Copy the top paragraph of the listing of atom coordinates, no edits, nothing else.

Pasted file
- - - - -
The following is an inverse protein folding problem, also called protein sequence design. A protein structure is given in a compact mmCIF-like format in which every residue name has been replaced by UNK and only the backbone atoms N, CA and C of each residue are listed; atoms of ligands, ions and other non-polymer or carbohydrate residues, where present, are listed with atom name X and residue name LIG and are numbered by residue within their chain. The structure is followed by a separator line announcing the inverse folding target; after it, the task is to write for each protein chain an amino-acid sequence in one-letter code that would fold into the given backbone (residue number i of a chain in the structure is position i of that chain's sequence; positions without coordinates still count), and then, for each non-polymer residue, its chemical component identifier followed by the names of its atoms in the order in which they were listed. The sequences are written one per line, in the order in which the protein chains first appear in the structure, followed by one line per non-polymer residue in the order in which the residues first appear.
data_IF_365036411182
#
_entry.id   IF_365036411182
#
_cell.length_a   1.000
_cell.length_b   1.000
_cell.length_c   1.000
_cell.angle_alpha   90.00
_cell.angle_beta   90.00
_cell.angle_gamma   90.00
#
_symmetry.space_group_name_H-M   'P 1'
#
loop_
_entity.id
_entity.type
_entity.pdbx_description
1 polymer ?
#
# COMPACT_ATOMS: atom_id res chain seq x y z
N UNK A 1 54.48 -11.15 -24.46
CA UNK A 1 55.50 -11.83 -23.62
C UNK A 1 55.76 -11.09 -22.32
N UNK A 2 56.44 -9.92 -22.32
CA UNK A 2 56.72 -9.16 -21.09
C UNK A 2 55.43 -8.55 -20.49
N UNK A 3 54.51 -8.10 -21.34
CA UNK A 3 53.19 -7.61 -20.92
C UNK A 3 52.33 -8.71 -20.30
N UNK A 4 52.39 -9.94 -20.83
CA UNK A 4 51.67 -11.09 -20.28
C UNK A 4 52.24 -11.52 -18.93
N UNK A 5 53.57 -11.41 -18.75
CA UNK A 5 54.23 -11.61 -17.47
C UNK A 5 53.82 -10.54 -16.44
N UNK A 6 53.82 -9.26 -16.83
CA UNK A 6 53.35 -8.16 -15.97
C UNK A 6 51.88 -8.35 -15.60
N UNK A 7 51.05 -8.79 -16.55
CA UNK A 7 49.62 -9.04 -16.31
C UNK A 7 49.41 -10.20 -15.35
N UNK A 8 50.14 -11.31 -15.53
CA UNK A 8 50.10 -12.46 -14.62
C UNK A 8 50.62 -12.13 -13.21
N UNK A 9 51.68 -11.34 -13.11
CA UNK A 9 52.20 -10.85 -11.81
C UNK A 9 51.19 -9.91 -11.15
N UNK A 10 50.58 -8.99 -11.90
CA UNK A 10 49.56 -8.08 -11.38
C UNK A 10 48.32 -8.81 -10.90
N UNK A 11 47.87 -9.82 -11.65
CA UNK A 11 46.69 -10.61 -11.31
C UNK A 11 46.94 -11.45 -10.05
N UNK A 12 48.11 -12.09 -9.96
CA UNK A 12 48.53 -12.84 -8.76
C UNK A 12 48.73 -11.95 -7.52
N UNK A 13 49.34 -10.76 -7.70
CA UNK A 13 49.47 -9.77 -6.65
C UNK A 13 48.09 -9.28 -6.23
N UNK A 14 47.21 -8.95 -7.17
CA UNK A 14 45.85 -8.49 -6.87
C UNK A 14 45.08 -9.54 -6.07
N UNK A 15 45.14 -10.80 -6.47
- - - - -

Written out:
The following is an inverse protein folding problem, also called protein sequence design. A protein structure is given in a compact mmCIF-like format in which every residue name has been replaced by UNK and only the backbone atoms N, CA and C of each residue are listed; atoms of ligands, ions and other non-polymer or carbohydrate residues, where present, are listed with atom name X and residue name LIG and are numbered by residue within their chain. The structure is followed by a separator line announcing the inverse folding target; after it, the task is to write for each protein chain an amino-acid sequence in one-letter code that would fold into the given backbone (residue number i of a chain in the structure is position i of that chain's sequence; positions without coordinates still count), and then, for each non-polymer residue, its chemical component identifier followed by the names of its atoms in the order in which they were listed. The sequences are written one per line, in the order in which the protein chains first appear in the structure, followed by one line per non-polymer residue in the order in which the residues first appear.